Buying Heirloom Apple Trees
Here are some options for varieties that our pomologists have identified as the most suitable for New England, and which are more naturally pest- and disease-resistant. In order to participate as an official Delegation in the Boston Tree Party, you must plant heirloom trees, which are classic historical varieties. The varieties below are the best options, but if you are interested in a different variety please consult us first before ordering to make sure it is an heirloom and suitable for the area.
Recommended Heirloom Apple Tree Varieties:
- WESTFIELD SEEK-NO-FURTHER: Originated in Westfield, MA before 1796. An excellent dessert apple for fresh eating that also stores well. The medium-size apple has firm, crisp flesh with a wonderful, slightly acidic and complex flavor. Thick skin tends to be very muted yellow with some russet blush or stripes. Especially likes very well-drained soil, not heavy wet clay. Ripens in late September and early October.
- ROXBURY RUSSET: Originated in Roxbury, MA in the early 1600s and thought to be the first named American apple variety. Medium-large greenish fruit mostly covered with russet. Famous for dessert and cider, ripens late in the fall and keeps in storage until late spring. Together with Baldwin and Rhode Island Greening, one of the big three commercial apples in New England for much of the nineteenth century.
- (ESOPUS) SPITZENBURG: Originated in Esopus, Ulster County, NY, 18th century. A choice late fall dessert and culinary apple, mentioned in nearly every list of best-flavored varieties. Slightly tart, crisp and juicy. Famous for being Thomas Jefferson’s favorite apple. Medium-large bright-red round to mostly conic fruit. Excellent acid source for sweet or fermented cider.
- GOLDEN RUSSET: Uncertain origin but thought to be from England, New York, or New England. Grown throughout New York and New England for many generations. The champagne of cider apples, ripens late in fall and keeps well into spring. Also famous as a dessert fruit. Round medium-sized fruit with deep yellow golden russeted skin.
- GRIMES GOLDEN: Originated in West Virginia and thought to be the parent of the Golden Delicious. All-purpose medium-sized roundish yellow fruit ripens in mid-fall and keeps until about the first of the year. Fruit ripens over a longer period of time on the tree. Although popular throughout the South, it was also traditionally grown throughout much of New York and New England as far north as central Maine.
- WAGENER: Originated in Penn Yan, NY around 1791. A great all-around apple for eating fresh, baking, or making cider. Apples have thin, glossy green skin that can be flushed with red. White flesh is crisp and tender with some excellent tartness, somewhat similar to Northern Spy in taste. Harvest goes into late fall and stores well.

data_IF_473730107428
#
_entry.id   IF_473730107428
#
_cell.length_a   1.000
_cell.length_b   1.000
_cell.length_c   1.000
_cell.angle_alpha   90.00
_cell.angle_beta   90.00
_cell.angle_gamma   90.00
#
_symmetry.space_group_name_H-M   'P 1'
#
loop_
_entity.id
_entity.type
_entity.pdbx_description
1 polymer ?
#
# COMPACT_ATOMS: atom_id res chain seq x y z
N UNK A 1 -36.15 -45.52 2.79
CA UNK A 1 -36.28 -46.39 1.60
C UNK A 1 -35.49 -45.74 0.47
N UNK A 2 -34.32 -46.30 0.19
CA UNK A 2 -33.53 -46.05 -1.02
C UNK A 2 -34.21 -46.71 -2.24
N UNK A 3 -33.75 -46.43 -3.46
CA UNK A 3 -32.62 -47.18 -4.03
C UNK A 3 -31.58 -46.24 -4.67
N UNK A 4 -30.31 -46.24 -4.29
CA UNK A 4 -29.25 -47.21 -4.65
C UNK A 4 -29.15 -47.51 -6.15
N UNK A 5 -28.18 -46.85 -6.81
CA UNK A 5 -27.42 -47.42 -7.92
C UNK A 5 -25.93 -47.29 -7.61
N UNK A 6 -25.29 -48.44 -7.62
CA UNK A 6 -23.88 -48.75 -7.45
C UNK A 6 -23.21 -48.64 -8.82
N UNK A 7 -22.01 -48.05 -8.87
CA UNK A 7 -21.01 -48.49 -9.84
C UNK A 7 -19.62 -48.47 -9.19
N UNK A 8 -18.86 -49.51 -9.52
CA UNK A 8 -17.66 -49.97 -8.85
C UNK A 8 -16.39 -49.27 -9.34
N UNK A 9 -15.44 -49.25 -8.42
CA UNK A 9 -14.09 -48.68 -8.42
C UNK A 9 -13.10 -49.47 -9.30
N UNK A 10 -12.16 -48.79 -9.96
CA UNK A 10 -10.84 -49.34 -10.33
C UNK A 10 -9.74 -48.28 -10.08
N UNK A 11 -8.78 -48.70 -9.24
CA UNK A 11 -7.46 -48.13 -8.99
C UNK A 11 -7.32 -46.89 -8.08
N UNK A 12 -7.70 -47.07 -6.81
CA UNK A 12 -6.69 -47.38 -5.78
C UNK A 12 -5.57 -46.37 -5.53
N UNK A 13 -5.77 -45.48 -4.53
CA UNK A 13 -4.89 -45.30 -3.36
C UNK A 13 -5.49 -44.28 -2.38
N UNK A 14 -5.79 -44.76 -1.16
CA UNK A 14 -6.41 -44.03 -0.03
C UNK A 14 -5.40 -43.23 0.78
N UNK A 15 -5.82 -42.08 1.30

- BALDWIN: Originated in Wilmington, MA, about 1740. Also called Butters Apple or Woodpecker. Discovered on the Butters Farm by a surveyor planning the Middlesex Canal and noted as a favorite site for local woodpeckers. Massachusetts’ most famous apple. By 1850 Baldwin was the standard all-purpose home and commercial variety throughout New York and New England. Hard deep-red crisp juicy fruit ripens in late fall and keeps in storage until spring.
The ordering deadline for Fedco Trees is usually early March. For Miller Nurseries, the ordering deadline is typically mid-May and early fall. Check for specific dates, as they may change each year. Note that the earlier you order your trees, the better chance you have of getting the varieties you prefer.
The Root of the Matter
For some varieties you will have the option to choose trees grown on dwarf, semi-dwarf, or standard rootstocks. This determines the final size of the tree (including how quickly they start bearing fruit and how much):
Dwarf: Trees average around 4-8 feet high, and start bearing in 3 years.
Semi-dwarf: Trees average around 10-12 feet high, and start bearing in 3-4 years.
Standard: Trees can eventually grow in excess of 30 feet high, and start bearing in 5-8 years (though their height can be controlled with careful pruning).
In general, smaller trees will start producing fruit earlier, and can fit in smaller spaces, but may also need more care and will not live as long. Their root systems tend to be smaller and shallower, making them less likely to withstand severe weather.
We highly recommend getting semi-dwarf or standard trees, depending on the amount of space you have available. Dwarf trees tend to be much less hardy and have many more problems (see this leaflet or FAQ for more information).
Whip it Good
When you order your trees, you will be buying what are called whips. These are very small, young trees (usually 1-3 years old) that do not yet have branches. Trees planted at this age transplant readily and will easily adapt to a new environment. Though it would seem that the larger / older the tree the better, the larger ones tend to be much more stressed by transplanting to a new site. With proper care and protection, the whips that you will be planting will grow and thrive in their new homes with minimal stress and trauma. Within the first year, you should see branches developing and it will grow into a ‘real’ tree in no time!